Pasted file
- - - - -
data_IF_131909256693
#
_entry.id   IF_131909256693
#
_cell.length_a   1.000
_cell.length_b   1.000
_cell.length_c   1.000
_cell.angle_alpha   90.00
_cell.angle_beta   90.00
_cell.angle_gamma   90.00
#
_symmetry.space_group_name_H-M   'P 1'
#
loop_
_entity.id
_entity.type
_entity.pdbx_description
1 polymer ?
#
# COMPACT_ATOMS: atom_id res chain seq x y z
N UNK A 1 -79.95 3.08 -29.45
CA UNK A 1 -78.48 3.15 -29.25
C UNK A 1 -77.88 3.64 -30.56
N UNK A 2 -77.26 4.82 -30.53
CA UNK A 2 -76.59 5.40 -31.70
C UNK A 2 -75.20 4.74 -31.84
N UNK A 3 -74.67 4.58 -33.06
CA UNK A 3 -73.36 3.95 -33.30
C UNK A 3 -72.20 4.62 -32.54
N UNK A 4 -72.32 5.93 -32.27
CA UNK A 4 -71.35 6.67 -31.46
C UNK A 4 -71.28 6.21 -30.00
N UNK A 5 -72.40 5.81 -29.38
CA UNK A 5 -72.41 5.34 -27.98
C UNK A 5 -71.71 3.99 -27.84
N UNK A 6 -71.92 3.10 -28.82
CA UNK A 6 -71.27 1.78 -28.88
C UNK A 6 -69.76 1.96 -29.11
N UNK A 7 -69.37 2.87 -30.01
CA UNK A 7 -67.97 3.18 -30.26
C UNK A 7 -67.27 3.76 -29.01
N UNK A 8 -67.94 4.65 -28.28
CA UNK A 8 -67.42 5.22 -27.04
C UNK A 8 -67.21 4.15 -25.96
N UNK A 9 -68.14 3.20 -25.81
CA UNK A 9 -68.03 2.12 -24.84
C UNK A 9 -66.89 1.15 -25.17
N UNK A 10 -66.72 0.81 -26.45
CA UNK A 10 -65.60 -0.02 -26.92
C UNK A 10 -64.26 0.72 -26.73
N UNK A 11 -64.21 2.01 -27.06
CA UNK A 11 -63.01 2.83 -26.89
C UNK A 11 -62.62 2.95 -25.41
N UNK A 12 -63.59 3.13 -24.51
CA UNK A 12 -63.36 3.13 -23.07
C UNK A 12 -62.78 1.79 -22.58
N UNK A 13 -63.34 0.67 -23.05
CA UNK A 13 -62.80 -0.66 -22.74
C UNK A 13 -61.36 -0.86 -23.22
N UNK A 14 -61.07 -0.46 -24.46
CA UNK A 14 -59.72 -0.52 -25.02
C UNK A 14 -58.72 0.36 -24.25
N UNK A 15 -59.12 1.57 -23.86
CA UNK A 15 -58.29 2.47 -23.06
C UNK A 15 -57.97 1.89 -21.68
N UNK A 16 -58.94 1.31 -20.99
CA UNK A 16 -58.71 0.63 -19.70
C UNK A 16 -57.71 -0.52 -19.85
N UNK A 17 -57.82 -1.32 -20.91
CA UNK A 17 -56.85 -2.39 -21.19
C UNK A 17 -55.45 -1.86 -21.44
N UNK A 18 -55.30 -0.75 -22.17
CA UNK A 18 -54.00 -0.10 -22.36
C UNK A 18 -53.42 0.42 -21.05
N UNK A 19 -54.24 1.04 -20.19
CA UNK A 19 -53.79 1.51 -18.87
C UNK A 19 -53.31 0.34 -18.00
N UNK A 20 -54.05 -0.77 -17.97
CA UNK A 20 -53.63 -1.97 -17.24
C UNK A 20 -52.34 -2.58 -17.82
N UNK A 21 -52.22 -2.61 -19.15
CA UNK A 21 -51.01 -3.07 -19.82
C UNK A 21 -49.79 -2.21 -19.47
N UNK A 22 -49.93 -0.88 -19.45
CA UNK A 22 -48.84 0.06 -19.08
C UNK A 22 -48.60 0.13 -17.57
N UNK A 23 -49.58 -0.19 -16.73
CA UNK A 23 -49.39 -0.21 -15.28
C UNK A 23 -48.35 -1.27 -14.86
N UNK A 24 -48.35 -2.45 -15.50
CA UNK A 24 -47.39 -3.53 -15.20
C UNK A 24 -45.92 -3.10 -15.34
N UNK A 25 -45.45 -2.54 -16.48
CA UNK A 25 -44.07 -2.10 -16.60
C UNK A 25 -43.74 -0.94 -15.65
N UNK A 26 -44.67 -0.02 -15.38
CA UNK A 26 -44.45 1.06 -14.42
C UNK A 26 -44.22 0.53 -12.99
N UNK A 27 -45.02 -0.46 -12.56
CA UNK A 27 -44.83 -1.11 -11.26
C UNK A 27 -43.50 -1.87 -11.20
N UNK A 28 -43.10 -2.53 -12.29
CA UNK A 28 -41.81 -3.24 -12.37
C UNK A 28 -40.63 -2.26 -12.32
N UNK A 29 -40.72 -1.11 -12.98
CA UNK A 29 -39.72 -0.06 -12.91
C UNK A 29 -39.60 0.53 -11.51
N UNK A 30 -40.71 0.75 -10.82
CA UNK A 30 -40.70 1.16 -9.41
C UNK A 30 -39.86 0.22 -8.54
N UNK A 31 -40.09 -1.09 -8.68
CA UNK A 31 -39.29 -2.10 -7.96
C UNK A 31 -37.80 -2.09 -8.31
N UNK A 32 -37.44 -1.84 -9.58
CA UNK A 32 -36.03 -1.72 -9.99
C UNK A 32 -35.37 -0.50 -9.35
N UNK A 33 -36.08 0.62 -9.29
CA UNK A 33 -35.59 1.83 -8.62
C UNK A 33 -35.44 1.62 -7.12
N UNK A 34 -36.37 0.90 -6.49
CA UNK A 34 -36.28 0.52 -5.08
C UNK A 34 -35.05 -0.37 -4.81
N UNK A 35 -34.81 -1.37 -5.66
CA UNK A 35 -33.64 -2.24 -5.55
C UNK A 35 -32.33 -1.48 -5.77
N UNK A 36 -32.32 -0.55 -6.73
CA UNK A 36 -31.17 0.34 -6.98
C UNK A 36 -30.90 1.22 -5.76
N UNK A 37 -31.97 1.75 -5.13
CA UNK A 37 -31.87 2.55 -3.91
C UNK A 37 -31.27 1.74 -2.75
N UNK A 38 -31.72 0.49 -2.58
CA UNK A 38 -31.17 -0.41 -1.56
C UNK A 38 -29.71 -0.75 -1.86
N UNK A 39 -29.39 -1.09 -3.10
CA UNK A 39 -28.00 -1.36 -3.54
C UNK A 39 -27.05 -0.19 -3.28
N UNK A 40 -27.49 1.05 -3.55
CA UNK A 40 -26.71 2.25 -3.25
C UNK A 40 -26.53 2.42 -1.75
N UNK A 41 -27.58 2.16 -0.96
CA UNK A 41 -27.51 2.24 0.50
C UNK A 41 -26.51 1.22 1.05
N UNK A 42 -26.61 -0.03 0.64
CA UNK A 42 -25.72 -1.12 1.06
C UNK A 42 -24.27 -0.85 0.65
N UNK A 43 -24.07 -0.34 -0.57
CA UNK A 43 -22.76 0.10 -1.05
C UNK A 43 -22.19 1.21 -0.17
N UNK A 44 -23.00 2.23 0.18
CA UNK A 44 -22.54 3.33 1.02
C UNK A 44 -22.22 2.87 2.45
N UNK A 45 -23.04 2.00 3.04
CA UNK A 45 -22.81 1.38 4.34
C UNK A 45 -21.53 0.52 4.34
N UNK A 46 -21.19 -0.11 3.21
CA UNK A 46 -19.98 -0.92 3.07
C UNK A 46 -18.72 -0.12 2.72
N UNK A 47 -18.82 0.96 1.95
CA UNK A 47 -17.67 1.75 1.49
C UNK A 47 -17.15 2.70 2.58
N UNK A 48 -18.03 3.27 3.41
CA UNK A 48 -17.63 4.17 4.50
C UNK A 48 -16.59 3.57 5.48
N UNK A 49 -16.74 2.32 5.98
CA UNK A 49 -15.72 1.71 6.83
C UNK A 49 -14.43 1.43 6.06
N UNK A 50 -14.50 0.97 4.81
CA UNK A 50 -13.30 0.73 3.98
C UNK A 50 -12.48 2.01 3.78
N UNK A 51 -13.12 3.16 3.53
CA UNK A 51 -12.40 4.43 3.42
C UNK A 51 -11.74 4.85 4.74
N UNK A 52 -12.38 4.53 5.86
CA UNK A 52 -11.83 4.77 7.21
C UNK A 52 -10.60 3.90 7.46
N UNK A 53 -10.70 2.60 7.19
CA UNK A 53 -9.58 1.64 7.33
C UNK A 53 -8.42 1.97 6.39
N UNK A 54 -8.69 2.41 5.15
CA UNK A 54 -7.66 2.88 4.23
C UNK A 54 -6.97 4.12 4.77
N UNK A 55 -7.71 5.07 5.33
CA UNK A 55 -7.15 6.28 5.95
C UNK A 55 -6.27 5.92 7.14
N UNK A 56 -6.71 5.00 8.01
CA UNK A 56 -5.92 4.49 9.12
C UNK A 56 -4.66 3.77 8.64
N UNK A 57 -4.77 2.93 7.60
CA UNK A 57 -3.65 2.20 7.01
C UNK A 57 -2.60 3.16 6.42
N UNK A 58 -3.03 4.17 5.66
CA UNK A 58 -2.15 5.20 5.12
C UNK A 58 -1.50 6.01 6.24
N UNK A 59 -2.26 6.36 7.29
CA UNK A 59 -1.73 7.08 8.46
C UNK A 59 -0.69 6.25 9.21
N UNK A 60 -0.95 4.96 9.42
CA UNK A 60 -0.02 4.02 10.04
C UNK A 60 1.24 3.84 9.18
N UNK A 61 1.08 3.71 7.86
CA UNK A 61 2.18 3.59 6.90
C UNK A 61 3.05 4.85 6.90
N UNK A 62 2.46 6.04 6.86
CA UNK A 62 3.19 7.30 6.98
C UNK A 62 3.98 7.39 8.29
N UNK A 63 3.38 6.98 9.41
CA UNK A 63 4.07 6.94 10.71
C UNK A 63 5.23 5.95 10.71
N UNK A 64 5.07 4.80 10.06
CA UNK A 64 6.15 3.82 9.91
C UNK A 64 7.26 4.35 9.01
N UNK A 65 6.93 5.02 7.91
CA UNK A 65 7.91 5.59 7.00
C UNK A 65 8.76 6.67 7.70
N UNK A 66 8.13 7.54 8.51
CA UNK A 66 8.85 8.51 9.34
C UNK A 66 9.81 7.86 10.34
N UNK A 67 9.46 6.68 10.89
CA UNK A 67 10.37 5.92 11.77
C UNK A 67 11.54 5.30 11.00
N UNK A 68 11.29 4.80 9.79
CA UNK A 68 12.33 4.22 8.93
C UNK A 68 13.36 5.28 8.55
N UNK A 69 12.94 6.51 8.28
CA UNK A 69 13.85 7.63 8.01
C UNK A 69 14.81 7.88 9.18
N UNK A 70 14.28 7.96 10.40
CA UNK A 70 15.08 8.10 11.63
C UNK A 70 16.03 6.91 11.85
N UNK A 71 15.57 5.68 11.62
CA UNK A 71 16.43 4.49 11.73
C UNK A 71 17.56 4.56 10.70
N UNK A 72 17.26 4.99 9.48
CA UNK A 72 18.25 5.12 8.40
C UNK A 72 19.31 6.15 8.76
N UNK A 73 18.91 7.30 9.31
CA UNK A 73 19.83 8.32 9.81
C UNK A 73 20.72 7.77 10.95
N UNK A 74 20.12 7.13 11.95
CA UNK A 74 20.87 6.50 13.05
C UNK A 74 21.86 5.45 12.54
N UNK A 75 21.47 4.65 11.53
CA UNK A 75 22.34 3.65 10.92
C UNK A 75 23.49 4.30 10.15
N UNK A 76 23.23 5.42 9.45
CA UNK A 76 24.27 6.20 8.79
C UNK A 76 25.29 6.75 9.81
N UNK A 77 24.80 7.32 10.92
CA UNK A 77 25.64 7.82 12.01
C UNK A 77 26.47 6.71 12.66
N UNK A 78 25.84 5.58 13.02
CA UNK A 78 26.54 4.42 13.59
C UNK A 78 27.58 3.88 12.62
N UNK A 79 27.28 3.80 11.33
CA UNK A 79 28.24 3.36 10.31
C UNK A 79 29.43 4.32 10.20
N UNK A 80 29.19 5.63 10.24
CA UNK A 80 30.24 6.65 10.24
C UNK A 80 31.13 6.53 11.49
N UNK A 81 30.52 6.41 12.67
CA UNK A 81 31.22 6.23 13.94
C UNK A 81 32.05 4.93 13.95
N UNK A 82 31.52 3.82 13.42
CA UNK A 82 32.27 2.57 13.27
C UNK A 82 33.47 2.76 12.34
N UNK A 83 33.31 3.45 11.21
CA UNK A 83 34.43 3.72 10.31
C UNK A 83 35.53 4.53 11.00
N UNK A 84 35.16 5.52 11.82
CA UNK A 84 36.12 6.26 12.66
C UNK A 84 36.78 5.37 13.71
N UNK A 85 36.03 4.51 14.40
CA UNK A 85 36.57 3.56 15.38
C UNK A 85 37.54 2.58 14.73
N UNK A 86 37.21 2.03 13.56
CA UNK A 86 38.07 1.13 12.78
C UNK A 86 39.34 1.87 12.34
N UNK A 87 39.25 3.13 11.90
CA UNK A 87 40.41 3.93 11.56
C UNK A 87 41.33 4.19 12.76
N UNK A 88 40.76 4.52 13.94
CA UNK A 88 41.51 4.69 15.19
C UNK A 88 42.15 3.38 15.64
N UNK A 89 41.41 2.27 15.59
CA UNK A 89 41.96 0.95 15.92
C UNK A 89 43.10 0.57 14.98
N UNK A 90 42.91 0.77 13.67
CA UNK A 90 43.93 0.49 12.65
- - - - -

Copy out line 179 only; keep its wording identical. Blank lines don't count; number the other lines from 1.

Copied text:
C UNK A 53 -8.42 1.97 6.39